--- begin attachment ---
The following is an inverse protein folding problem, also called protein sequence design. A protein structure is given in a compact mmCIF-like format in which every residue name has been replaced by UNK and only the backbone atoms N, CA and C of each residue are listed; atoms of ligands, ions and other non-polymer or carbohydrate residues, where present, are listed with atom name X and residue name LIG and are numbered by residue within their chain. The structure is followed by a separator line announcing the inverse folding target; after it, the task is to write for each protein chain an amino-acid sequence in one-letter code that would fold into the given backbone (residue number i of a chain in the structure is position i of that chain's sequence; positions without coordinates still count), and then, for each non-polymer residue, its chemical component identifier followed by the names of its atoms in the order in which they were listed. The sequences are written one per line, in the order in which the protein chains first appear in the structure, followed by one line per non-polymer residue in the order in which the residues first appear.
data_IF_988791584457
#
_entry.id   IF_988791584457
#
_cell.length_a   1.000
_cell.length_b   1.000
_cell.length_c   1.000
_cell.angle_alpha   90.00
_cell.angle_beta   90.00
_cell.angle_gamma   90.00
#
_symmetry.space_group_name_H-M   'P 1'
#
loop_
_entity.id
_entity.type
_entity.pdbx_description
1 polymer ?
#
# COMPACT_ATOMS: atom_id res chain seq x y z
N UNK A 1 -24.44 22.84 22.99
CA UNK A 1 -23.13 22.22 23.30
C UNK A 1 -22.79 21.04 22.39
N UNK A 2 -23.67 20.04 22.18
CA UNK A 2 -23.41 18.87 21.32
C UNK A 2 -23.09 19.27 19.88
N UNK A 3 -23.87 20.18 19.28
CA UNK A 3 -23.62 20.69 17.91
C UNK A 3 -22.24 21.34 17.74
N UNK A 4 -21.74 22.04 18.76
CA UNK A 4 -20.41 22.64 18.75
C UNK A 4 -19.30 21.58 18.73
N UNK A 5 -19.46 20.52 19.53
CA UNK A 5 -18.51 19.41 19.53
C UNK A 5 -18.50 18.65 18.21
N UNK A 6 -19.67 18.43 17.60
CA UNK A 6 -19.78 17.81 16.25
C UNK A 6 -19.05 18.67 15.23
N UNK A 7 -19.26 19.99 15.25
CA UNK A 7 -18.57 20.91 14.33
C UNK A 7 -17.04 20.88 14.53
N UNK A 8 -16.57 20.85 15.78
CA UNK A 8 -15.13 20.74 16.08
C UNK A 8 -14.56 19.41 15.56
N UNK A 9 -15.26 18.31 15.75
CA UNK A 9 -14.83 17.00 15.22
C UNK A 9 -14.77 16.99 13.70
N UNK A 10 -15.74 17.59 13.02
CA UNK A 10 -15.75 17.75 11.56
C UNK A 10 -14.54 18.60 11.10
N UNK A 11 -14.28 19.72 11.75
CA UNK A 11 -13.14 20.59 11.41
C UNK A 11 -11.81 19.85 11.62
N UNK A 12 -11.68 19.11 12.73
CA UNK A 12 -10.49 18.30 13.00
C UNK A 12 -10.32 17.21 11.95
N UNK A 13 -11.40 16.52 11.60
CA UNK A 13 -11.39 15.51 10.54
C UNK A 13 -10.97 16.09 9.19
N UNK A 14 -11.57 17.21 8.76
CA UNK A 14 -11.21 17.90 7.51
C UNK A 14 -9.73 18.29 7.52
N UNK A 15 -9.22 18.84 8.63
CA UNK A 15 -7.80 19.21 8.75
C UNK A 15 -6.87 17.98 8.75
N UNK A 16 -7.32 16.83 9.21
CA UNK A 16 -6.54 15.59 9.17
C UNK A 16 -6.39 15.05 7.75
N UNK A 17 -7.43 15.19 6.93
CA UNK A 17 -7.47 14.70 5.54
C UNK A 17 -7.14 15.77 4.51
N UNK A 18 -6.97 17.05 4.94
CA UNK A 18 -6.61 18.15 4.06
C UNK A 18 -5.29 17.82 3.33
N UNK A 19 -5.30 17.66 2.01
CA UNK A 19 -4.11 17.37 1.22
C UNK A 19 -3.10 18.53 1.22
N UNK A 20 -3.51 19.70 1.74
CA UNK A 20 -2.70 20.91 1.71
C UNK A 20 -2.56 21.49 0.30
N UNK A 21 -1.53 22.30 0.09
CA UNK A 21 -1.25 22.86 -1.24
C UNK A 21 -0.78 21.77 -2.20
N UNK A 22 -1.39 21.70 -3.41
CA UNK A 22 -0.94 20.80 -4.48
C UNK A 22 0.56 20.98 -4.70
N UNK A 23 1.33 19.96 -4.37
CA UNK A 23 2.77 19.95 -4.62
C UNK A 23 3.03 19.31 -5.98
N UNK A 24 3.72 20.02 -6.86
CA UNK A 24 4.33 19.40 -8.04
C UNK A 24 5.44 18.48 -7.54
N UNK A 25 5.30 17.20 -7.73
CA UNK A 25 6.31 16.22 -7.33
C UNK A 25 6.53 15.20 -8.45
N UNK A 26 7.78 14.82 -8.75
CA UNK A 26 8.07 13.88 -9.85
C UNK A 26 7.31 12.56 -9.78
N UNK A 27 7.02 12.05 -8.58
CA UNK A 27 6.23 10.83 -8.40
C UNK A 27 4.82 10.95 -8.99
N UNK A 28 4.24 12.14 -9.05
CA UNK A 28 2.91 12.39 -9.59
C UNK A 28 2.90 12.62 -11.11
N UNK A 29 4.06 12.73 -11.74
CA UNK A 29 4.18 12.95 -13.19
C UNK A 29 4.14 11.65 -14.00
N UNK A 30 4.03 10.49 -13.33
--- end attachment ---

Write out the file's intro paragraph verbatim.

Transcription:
The following is an inverse protein folding problem, also called protein sequence design. A protein structure is given in a compact mmCIF-like format in which every residue name has been replaced by UNK and only the backbone atoms N, CA and C of each residue are listed; atoms of ligands, ions and other non-polymer or carbohydrate residues, where present, are listed with atom name X and residue name LIG and are numbered by residue within their chain. The structure is followed by a separator line announcing the inverse folding target; after it, the task is to write for each protein chain an amino-acid sequence in one-letter code that would fold into the given backbone (residue number i of a chain in the structure is position i of that chain's sequence; positions without coordinates still count), and then, for each non-polymer residue, its chemical component identifier followed by the names of its atoms in the order in which they were listed. The sequences are written one per line, in the order in which the protein chains first appear in the structure, followed by one line per non-polymer residue in the order in which the residues first appear.